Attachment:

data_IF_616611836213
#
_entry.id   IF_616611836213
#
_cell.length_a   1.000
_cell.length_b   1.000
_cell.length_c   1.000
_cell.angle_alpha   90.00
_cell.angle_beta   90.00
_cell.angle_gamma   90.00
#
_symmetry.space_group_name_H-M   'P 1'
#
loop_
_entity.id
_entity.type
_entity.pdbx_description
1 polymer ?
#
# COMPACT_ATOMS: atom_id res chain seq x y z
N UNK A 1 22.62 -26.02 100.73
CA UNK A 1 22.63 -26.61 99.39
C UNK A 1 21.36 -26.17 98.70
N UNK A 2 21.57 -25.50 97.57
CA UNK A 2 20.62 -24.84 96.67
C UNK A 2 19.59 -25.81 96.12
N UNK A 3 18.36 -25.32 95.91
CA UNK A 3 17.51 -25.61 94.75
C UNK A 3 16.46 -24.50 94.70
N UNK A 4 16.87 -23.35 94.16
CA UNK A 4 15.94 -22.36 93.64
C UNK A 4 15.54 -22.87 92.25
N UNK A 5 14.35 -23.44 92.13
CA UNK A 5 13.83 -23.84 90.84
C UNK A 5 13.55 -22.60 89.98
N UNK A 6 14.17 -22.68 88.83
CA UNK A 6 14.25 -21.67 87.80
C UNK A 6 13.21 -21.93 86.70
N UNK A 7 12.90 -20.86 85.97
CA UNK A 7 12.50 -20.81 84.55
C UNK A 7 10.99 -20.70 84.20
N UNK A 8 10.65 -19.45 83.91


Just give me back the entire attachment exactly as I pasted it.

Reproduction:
data_IF_616611836213
#
_entry.id   IF_616611836213
#
_cell.length_a   1.000
_cell.length_b   1.000
_cell.length_c   1.000
_cell.angle_alpha   90.00
_cell.angle_beta   90.00
_cell.angle_gamma   90.00
#
_symmetry.space_group_name_H-M   'P 1'
#
loop_
_entity.id
_entity.type
_entity.pdbx_description
1 polymer ?
#
# COMPACT_ATOMS: atom_id res chain seq x y z
N UNK A 1 22.62 -26.02 100.73
CA UNK A 1 22.63 -26.61 99.39
C UNK A 1 21.36 -26.17 98.70
N UNK A 2 21.57 -25.50 97.57
CA UNK A 2 20.62 -24.84 96.67
C UNK A 2 19.59 -25.81 96.12
N UNK A 3 18.36 -25.32 95.91
CA UNK A 3 17.51 -25.61 94.75
C UNK A 3 16.46 -24.50 94.70
N UNK A 4 16.87 -23.35 94.16
CA UNK A 4 15.94 -22.36 93.64
C UNK A 4 15.54 -22.87 92.25
N UNK A 5 14.35 -23.44 92.13
CA UNK A 5 13.83 -23.84 90.84
C UNK A 5 13.55 -22.60 89.98
N UNK A 6 14.17 -22.68 88.83
CA UNK A 6 14.25 -21.67 87.80
C UNK A 6 13.21 -21.93 86.70
N UNK A 7 12.90 -20.86 85.97
CA UNK A 7 12.50 -20.81 84.55
C UNK A 7 10.99 -20.70 84.20
N UNK A 8 10.65 -19.45 83.91